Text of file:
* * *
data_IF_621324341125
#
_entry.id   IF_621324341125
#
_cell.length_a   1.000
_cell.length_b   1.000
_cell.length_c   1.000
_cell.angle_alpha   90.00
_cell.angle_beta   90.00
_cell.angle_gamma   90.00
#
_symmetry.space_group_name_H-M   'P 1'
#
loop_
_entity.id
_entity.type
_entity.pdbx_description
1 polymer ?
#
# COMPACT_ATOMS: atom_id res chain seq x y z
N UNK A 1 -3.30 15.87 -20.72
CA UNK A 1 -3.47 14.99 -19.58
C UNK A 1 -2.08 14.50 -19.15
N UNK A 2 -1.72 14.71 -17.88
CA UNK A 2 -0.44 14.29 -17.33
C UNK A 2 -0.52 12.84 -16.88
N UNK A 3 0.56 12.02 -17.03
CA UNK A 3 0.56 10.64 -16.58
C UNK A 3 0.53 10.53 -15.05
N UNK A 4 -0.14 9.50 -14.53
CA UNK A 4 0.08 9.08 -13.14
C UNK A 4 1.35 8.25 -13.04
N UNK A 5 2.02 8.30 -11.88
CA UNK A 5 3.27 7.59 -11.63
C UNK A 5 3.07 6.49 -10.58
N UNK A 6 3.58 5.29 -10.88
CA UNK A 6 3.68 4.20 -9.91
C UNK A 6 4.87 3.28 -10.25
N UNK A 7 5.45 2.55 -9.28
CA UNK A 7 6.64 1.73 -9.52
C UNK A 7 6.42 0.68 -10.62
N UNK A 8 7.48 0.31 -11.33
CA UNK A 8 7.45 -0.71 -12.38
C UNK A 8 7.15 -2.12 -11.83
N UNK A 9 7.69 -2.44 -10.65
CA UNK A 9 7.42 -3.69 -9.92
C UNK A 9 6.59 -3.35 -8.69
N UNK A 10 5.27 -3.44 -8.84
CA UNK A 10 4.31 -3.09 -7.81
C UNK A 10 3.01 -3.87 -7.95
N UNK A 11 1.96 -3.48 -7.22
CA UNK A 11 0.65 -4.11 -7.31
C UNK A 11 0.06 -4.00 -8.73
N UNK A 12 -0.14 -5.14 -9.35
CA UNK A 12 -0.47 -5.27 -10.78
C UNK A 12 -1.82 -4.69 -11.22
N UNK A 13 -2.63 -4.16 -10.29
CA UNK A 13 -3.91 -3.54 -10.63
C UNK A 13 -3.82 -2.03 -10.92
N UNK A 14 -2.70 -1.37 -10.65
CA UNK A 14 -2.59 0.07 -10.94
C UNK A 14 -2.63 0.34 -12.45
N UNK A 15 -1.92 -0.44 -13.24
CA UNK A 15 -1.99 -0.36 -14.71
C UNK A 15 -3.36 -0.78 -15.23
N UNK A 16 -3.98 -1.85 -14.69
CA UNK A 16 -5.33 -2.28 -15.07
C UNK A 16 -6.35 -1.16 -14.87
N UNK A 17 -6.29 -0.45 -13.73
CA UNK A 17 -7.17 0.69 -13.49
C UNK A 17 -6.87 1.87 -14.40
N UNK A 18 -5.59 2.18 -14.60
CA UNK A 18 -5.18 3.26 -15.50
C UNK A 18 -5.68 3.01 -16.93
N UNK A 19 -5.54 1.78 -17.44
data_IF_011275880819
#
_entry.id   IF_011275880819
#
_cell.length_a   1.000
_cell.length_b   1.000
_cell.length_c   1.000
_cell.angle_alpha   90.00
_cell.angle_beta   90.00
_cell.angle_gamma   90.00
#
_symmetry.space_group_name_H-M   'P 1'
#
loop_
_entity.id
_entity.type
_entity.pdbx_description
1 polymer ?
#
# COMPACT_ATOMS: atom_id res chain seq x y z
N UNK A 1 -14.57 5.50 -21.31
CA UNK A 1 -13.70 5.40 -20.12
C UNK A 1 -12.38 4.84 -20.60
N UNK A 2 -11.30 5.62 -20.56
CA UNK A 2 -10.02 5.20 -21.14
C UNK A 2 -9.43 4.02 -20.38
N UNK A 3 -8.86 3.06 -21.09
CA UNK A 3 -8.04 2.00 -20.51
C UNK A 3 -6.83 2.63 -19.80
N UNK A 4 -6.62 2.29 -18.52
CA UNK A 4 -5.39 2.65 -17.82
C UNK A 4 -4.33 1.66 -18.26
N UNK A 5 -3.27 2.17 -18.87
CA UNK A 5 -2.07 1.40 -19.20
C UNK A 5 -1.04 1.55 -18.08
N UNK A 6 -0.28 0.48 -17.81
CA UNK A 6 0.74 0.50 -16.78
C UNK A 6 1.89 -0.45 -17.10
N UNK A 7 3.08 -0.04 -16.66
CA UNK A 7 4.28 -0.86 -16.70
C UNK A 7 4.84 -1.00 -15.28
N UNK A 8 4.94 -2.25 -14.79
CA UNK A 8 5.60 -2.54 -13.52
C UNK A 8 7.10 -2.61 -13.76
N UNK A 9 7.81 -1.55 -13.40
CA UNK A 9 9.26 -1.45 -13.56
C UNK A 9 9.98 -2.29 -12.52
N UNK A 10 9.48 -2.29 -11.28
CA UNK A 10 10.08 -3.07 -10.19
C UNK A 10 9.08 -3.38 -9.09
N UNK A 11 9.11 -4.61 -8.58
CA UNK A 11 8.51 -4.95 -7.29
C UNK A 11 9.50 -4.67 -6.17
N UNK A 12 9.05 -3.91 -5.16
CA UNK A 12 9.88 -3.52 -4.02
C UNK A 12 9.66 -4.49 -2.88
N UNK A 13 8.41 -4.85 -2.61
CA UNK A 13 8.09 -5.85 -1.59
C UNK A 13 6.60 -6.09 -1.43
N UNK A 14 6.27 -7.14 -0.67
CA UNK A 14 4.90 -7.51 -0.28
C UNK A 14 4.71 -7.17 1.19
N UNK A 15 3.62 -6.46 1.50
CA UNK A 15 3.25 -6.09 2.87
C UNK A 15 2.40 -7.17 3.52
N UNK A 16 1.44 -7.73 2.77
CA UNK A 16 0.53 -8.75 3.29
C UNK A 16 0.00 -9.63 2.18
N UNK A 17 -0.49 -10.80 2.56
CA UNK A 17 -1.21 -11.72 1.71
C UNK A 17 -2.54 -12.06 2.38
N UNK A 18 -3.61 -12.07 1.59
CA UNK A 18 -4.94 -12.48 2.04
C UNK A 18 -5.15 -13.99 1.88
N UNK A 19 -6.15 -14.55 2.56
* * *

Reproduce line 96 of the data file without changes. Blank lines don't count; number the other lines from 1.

N UNK A 1 -14.57 5.50 -21.31